I recently found out that one of the criterias of a good Japanese housewife is you must know how to cook Niku-Jaga and miso soup from Obachan's blog. Since I can cook a decent but not brilliant Niku-Jaga, I guess if Splashie Boy and I part ways, I can opt for a Japanese husband instead.
Niku-Jaga is a popular Japanese dish of braised beef (niku) with potatoes (jagaimo). You don't get this in many Japanese restaurants in Malaysia as this is home cooked food. I learnt to cook it from this excellent cookbook called Japanese Homestyle Cooking by Tokiko Suzuki. The book was a real gem that I had found in a Times Bookshop warehouse sale many moons ago. It's an excellent book for a dummy like me as it has step-by-step techniques in pictures.
This cookbook introduced me to the method of using a drop-lid (otoshi buta) and a Japanese alumminium pan (seen below) in cooking Japanese food.
I was lucky to get the pan and the drop-lid as Splashie Boy got them from Tokyo for me in one of his previous trips. Unfortunately the drop-lid is a tad too big for the pan but I still use it.
The drop-lid is used to float on top of the liquid in a pot when simmering food. This is to ensure that the heat is evenly distributed and keeps the ingredients underneath it in it's original shape. Besides a wooden drop-lid, you can also use a sheet of tough cooking paper or aluminum foil. For instance, if you are simmering fish in a pot, it is advisable you use aluminum foil instead of a wooden drop-lid so the fish is not crushed.
For the beef, I used the yakiniku slices from Jusco which are not as razor thin as Yoshinoya's beef bowl (gyu don). Russett potatoes was used as they give a nice floury texture after they have been simmered.
The Japanese ingredients are sourced from either Jusco, Isetan or Kiara Supermarket. I used to get my sake in a carton from alcohol shops but I recently managed to find cooking sake in Isetan, which is much cheaper. Dashi stock can be bought in powder form or in a packaging that look like teabags. I prefer the powder type and one pouch has smaller packets that you can use for each meal. Refer to the white stickers on the back of the pouch which translate for you what is inside. I usually get the konbu dashi(in a green packet) rather than the ones made from fish or sardines as they smell too fishy for me. The mirin and soy sauce, I use Top Valu,Jusco's house brand. In the recipe below, I find 3 tablespoons of sugar too sweet for my liking so I have adjusted it to 1 1/2 tablespoons instead.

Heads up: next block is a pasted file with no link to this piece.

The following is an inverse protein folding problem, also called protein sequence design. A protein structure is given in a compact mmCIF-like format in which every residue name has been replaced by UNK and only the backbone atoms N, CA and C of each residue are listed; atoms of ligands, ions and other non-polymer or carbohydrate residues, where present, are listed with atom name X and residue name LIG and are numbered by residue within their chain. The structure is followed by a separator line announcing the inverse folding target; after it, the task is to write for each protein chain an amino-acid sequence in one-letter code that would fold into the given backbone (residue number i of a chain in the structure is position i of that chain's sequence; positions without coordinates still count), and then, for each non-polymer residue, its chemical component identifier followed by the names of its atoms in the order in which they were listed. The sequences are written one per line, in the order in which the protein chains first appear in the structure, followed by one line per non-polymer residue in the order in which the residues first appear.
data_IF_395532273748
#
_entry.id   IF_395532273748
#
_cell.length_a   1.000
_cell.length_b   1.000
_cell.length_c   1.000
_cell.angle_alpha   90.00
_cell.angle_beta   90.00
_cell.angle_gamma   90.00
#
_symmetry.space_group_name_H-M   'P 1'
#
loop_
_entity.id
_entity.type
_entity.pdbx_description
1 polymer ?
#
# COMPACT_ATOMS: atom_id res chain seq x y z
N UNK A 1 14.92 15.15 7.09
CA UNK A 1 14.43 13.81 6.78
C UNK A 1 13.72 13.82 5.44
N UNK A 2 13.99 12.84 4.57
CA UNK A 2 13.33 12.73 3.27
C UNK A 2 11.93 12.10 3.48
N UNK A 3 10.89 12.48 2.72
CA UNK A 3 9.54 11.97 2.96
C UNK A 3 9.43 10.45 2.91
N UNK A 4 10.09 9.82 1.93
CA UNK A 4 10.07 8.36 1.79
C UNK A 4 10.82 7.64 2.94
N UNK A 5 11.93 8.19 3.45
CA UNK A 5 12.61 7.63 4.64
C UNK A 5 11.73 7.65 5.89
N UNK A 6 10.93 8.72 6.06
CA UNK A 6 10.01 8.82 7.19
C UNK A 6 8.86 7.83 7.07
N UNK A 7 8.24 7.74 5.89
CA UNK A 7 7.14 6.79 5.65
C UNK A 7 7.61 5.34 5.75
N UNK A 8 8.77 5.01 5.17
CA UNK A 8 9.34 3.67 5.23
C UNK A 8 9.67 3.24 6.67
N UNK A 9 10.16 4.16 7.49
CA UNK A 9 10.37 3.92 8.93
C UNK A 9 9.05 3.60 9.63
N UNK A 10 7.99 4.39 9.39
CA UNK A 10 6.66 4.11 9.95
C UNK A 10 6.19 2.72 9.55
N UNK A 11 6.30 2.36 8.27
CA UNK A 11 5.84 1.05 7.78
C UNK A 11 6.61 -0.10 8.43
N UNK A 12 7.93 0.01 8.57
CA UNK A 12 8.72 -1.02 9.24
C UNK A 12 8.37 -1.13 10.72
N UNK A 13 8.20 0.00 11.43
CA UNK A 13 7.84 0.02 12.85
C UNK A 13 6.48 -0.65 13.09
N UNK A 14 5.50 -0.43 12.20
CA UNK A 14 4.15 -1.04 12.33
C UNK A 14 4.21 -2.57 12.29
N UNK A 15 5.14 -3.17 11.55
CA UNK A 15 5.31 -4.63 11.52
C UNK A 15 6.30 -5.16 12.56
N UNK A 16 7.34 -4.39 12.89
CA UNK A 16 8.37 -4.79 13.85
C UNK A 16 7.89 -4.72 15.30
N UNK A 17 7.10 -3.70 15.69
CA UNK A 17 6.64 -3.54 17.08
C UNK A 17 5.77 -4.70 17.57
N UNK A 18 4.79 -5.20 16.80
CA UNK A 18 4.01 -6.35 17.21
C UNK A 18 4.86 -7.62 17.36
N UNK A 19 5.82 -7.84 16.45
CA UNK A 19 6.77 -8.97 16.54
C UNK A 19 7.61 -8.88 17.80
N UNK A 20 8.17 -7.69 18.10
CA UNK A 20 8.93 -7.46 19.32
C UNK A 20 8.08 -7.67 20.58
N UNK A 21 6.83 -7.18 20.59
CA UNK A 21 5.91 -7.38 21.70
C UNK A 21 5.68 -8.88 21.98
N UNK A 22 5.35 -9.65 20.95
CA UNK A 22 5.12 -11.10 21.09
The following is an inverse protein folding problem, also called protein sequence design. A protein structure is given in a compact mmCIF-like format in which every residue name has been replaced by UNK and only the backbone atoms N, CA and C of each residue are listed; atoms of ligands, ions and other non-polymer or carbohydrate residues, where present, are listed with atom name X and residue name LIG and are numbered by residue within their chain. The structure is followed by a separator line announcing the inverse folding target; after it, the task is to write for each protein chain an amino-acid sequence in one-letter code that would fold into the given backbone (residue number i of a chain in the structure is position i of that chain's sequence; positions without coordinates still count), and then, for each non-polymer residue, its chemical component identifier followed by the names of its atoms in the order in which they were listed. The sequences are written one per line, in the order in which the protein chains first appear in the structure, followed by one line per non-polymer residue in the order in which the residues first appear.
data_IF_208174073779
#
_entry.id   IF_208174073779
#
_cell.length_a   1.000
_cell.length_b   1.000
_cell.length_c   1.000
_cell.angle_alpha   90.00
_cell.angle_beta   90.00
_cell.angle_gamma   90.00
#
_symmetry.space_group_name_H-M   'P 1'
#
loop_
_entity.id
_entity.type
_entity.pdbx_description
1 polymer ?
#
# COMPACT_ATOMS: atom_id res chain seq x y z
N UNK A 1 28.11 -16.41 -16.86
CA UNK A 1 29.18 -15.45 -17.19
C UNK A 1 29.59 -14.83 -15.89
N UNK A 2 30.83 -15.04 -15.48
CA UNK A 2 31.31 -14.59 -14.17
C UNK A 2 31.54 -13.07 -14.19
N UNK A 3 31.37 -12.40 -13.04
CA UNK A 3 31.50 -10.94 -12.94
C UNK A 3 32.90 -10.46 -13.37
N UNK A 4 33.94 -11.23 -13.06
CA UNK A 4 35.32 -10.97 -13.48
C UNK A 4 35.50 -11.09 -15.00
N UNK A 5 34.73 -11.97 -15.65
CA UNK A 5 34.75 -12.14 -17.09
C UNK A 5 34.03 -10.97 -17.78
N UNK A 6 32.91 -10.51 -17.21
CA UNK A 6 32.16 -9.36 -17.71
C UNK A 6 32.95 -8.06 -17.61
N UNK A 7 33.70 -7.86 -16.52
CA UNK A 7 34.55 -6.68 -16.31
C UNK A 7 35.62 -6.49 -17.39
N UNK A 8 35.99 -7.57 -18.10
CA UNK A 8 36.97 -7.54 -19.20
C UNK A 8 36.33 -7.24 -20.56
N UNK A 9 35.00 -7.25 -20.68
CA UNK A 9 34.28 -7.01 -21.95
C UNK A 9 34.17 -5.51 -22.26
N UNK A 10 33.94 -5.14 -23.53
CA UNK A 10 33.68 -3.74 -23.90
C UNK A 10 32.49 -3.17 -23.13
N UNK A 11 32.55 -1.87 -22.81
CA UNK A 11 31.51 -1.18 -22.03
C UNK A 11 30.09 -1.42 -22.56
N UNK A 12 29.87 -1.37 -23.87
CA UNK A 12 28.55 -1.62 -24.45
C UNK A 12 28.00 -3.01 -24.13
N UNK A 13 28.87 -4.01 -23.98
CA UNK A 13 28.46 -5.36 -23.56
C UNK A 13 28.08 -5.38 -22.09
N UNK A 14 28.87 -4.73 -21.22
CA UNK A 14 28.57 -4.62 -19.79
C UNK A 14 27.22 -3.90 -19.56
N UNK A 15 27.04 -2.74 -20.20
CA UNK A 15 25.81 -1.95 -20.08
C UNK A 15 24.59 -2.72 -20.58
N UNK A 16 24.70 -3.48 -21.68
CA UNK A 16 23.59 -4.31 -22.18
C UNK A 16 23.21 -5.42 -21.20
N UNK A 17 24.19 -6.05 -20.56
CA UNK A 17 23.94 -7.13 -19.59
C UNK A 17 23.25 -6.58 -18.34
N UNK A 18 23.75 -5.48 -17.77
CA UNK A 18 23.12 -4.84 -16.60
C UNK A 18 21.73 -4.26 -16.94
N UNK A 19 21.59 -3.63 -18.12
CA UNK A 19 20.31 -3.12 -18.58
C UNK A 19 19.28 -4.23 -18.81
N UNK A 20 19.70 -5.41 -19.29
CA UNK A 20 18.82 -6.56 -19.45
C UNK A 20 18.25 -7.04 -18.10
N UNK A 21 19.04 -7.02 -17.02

200g sliced beef
400g potatoes, peeled and cut in bite sized pieces
200g onion, cut into 1 cm wide slices
1/2 tbsp oil
2 cups dashi stock
3 tbsp sake
3 tbsp sugar
2 tbsp mirin
3 tbsp soy sauce
Heat the oil in a pan. Remove from heat to a wet dishcloth and cool it to prevent the beef from sticking to the bottom. Add the beef and coat with oil, seperating with chopsticks. Return pan to moderate heat and brown the beef, stirring.
When the beef changes color, add the onion and potatoes. Saute them stirring with a wooden spatula. Once the onion and potatoes are slightly colored, add just enough dashi stock to cover all ingredients. Bring to a boil over high heat, skimming off any scum that forms. Add the sake, sugar, mirin and soy sauce in this order.
Lower the heat slightly and bring the mixture to a boil. Skim off remaining scum and cover with a moistened drop lid. When the liquid is reduced to one third, you can flip the ingredients over to evenly coat the food. Hold the handles of the pan with both hands and shake it. Don't use a spoon to stir it as the potatoes will break up.
Braise over high heat, slanting the pan until the liquid has been absorbed. Transfer to a flat container and spread. (Don't leave it to cool in the pan as it gets soggy) When cooled, you can enjoy delicious niku-jaga.
Yummy licious niku-jaga which we thoroughly enjoyed with a bowl of hot rice.